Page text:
Would you like to have concrete proof of your management successes? Would you like to be able to identify management strategies that did or did not work? For most of us the answer is “Yes!” But we often don’t have that proof or the information we need because it requires monitoring, and when we think of monitoring, we think of tedious counting, or weighing and measuring, something most of us don’t have the inclination to do, let alone the time to spend. On the other hand, most of us today are walking around with the perfect monitoring tool in our pocket or purse – it’s that smartphone you use to take pictures of your family, friends, pets and tasty meals. If we just add “repeat photo monitoring” to the ways we use it, we’ll have the info we need to be able to say, “Yeah! That worked!” or “Hmmm…..I need to do something a little differently there.”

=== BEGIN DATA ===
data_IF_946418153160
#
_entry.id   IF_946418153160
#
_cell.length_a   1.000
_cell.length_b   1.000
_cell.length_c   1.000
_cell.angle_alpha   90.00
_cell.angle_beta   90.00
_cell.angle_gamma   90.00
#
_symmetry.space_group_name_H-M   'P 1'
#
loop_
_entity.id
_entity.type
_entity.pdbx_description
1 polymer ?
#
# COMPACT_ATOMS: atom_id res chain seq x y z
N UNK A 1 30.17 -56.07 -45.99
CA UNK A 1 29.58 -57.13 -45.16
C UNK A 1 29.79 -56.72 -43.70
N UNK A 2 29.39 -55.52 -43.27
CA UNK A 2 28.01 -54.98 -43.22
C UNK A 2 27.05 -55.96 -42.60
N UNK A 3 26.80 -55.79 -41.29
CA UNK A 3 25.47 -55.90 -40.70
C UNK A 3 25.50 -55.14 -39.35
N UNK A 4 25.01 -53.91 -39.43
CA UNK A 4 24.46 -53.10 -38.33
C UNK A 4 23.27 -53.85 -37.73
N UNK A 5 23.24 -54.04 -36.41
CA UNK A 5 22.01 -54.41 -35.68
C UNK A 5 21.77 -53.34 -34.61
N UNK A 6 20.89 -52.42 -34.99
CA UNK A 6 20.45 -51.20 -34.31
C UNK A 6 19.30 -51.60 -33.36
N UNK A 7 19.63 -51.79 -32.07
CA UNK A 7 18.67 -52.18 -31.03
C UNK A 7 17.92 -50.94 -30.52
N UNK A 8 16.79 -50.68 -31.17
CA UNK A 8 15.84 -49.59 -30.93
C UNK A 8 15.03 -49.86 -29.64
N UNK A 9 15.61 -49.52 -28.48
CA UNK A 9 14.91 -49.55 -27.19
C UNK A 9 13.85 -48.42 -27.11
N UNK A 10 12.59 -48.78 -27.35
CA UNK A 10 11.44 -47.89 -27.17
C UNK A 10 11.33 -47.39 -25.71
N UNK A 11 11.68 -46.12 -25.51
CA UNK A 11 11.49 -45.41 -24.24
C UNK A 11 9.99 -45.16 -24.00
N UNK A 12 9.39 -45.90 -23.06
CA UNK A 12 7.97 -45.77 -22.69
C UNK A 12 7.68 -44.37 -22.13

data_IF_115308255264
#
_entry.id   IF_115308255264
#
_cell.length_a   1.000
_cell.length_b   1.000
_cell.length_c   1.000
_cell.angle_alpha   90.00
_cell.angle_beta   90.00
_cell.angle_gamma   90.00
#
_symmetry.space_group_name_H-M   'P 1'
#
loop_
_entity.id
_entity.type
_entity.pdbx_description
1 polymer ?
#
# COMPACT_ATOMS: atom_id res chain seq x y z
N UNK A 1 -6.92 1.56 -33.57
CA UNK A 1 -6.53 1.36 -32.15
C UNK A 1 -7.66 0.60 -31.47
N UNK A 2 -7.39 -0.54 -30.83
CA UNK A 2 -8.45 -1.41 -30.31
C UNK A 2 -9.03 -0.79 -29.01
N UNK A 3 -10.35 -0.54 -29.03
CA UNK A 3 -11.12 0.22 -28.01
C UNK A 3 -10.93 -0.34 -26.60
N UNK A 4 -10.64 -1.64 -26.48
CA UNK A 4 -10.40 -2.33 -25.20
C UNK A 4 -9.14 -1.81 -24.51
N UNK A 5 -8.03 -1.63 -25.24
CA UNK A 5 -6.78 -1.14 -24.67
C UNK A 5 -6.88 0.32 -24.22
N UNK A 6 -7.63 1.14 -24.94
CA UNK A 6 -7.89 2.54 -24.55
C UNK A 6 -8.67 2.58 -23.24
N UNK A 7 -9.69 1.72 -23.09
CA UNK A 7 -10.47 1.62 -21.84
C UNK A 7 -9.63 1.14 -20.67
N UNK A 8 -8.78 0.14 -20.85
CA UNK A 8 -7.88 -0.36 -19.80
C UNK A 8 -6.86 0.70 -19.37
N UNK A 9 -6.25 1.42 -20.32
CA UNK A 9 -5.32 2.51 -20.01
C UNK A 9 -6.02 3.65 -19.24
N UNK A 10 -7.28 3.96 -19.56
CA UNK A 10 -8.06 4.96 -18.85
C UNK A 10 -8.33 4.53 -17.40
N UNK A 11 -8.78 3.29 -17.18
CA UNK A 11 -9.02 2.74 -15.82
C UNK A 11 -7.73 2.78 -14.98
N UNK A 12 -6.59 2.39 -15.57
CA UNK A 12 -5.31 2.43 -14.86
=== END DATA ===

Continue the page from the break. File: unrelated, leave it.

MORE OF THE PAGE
Repeating your photo at the same site on an ongoing basis allows you to use the photo to analyze and demonstrate what your management has done. It solves the problem of relying on our memories, which often only capture the very best or the very worst. It can be the basis for making decisions as varied as livestock movement to wildlife harvest rates and for determinations of water quality and ecosystem health. Finally, it makes it easier for you to demonstrate to others what’s happening in the places you’re caring for. This can be especially important for those of you working on public lands who deal with a wide range of land managers and environmental proponents.
Here’s how to take the right kind of photo, how to file it to ensure you can find it and know what it means, and how to record observations and interpretations of the monitoring site.
Step 1: Get the Equipment
Your equipment must include: